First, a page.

Montrose M. Wolf, one of Dr. Stats’ graduate assistants, described the process in a 1964 study, and Dr. Stats described it in detail in the book “Learning, Language and Cognition” published in 1968.
He was considered one of a handful of pioneers in behavior modification. As he writes in his book “Marvel’s Learning Animals” (2012), “Our small group provided the foundation for the fields of behavior therapy and behavior analysis.”
While much research has focused on how chemistry and physiology differ brain affects behavior and the ability to read and write, Dr. Stats argued that more study was needed on how learning and a child’s environment had a role in causing those differences.
His experiments, he wrote, demonstrated that “children have a variety of explicit problem behaviors that can be treated by explicit training”—that dyslexic children can be trained to read and improve a child’s IQ. can be done. The research, he insisted, is “irrefutable evidence of the tremendous power of learning to determine human behavior.”
Arthur Wilbur Stats was born on January 17, 1924, in Greenburg, NY, in Westchester County, to Frank Stats, a carpenter, and Jennifer (Yolis) Stats, a Jewish immigrant from Russia. His father died when he was 3 months old, just days after the family landed in Los Angeles after traveling west from the East Coast via the Panama Canal. Their mother supported the couple’s four children by doing laundry for the neighbours.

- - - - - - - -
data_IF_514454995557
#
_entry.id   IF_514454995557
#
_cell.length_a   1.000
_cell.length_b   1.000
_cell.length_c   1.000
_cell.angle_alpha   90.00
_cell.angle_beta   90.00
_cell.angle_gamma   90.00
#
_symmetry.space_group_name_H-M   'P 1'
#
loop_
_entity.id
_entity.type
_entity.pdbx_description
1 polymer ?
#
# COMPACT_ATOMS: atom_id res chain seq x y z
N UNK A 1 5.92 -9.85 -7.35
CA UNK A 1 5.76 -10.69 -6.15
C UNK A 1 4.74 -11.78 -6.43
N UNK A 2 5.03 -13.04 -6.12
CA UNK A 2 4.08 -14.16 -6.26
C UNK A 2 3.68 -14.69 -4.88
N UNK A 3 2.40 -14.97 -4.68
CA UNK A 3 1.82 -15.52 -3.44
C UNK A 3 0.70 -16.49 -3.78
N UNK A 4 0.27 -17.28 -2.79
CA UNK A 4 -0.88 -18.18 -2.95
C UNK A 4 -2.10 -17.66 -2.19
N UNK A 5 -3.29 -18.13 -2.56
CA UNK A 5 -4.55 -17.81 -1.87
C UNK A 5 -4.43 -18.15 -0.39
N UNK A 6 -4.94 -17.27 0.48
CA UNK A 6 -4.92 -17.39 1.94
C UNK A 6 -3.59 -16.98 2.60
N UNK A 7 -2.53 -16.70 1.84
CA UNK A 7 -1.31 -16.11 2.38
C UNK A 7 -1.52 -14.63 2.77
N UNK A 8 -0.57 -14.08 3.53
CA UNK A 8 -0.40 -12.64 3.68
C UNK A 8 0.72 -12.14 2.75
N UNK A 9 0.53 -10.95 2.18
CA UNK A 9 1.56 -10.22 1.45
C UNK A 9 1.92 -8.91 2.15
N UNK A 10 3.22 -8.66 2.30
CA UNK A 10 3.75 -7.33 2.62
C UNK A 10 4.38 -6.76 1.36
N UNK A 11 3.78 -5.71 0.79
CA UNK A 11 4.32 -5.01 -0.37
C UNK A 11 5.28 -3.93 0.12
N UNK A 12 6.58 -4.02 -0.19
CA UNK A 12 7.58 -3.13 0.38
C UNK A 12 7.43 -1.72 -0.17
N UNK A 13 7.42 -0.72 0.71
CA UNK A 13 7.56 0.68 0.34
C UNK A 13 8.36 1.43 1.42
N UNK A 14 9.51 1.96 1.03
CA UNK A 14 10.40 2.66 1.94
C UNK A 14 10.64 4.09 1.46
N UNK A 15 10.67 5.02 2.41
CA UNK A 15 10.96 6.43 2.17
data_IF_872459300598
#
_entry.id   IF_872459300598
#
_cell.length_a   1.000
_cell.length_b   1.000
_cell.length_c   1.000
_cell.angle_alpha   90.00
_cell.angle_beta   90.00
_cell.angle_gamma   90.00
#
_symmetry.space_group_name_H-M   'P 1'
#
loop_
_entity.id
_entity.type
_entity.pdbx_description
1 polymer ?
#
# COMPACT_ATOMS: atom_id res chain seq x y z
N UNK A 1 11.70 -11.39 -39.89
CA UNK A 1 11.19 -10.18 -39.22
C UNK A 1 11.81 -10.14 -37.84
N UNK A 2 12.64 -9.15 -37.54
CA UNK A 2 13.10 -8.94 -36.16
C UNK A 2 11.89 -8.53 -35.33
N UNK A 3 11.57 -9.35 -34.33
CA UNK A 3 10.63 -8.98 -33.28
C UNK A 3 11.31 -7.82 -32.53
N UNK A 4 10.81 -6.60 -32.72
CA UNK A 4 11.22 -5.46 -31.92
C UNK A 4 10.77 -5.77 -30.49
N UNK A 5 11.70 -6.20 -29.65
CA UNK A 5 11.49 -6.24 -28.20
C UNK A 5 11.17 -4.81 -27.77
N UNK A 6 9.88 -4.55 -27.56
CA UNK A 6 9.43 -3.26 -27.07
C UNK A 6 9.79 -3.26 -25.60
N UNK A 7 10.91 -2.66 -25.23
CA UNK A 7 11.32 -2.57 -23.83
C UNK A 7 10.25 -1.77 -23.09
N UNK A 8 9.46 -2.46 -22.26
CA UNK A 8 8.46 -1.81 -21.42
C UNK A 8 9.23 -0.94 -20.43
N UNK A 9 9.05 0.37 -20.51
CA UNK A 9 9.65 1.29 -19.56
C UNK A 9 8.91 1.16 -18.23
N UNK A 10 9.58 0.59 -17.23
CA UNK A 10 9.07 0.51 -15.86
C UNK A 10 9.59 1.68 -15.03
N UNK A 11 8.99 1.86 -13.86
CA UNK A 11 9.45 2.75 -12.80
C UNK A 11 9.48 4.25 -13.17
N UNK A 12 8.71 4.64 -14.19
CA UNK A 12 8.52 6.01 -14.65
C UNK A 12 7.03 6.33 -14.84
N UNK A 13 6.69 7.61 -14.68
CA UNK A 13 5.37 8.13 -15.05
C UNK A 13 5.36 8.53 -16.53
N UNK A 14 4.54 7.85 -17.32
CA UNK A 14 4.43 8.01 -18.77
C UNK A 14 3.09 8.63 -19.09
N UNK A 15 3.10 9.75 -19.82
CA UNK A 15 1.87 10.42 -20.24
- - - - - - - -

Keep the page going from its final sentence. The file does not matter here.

Arthur was an indifferent student, devoting himself primarily to sports and reading for pleasure. He dropped out of high school at the age of 17 to join the Navy and served on the battleship Nevada during the D-Day invasion. After the war he enrolled at the University of California, Los Angeles under the GI Bill.
He earned a bachelor’s degree in psychology in 1949, a master’s degree in psychology in 1953, and a doctorate in general experimental and clinical psychology in 1956.
After teaching as a professor of psychology at Arizona State University and a visiting professor at the University of California, Berkeley and the University of Wisconsin, he was hired by the University of Hawaii at Manoa in 1966. He was Professor of Psychology there until retiring in 1997 and was named Professor Emeritus.
Dr. Stats married Carolyn Caden, a fellow doctoral student at UCLA. They collaborated on the book “Complex Human Behavior: A Systematic Extension of Learning Principles” (2011). Apart from her son and daughter, she is survived by five grandchildren and three great-grandchildren.
Dr. Stats’ legacy was reflected in the license plate of his silver BMW – TYM-Out – as well as the behavior of his great-granddaughter.
“We have two, ages 6 and 3, and they are really wonderful little girls,” Dr. Kelly said of her grandchildren. “The little one is very funny. When she does something wrong, she gives herself a time out. I think she saw her sister time out, so she wondered how it worked.”